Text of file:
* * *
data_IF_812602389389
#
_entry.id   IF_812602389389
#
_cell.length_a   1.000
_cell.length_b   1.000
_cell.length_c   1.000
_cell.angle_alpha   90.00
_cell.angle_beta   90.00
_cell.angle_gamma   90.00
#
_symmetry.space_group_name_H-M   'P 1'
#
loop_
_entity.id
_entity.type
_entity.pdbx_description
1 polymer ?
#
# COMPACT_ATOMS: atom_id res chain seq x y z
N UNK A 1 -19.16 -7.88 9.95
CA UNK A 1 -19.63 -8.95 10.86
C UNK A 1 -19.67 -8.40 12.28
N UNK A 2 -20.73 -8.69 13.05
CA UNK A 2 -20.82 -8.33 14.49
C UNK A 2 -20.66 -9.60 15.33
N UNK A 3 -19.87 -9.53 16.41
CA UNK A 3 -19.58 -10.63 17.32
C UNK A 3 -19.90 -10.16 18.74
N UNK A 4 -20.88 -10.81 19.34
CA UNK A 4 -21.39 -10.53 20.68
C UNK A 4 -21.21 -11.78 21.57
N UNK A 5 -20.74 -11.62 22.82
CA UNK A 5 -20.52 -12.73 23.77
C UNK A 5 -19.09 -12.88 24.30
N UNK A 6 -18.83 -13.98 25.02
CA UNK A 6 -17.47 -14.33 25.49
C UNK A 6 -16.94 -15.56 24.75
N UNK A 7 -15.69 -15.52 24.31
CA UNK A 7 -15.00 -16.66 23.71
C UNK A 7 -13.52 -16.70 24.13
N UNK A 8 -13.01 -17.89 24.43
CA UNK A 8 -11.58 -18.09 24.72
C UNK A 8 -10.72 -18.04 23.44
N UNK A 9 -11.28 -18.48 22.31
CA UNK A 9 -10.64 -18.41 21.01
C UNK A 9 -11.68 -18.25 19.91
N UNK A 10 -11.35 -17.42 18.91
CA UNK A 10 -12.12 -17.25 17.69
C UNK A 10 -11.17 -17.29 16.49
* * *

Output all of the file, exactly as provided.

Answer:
data_IF_812602389389
#
_entry.id   IF_812602389389
#
_cell.length_a   1.000
_cell.length_b   1.000
_cell.length_c   1.000
_cell.angle_alpha   90.00
_cell.angle_beta   90.00
_cell.angle_gamma   90.00
#
_symmetry.space_group_name_H-M   'P 1'
#
loop_
_entity.id
_entity.type
_entity.pdbx_description
1 polymer ?
#
# COMPACT_ATOMS: atom_id res chain seq x y z
N UNK A 1 -19.16 -7.88 9.95
CA UNK A 1 -19.63 -8.95 10.86
C UNK A 1 -19.67 -8.40 12.28
N UNK A 2 -20.73 -8.69 13.05
CA UNK A 2 -20.82 -8.33 14.49
C UNK A 2 -20.66 -9.60 15.33
N UNK A 3 -19.87 -9.53 16.41
CA UNK A 3 -19.58 -10.63 17.32
C UNK A 3 -19.90 -10.16 18.74
N UNK A 4 -20.88 -10.81 19.34
CA UNK A 4 -21.39 -10.53 20.68
C UNK A 4 -21.21 -11.78 21.57
N UNK A 5 -20.74 -11.62 22.82
CA UNK A 5 -20.52 -12.73 23.77
C UNK A 5 -19.09 -12.88 24.30
N UNK A 6 -18.83 -13.98 25.02
CA UNK A 6 -17.47 -14.33 25.49
C UNK A 6 -16.94 -15.56 24.75
N UNK A 7 -15.69 -15.52 24.31
CA UNK A 7 -15.00 -16.66 23.71
C UNK A 7 -13.52 -16.70 24.13
N UNK A 8 -13.01 -17.89 24.43
CA UNK A 8 -11.58 -18.09 24.72
C UNK A 8 -10.72 -18.04 23.44
N UNK A 9 -11.28 -18.48 22.31
CA UNK A 9 -10.64 -18.41 21.01
C UNK A 9 -11.68 -18.25 19.91
N UNK A 10 -11.35 -17.42 18.91
CA UNK A 10 -12.12 -17.25 17.69
C UNK A 10 -11.17 -17.29 16.49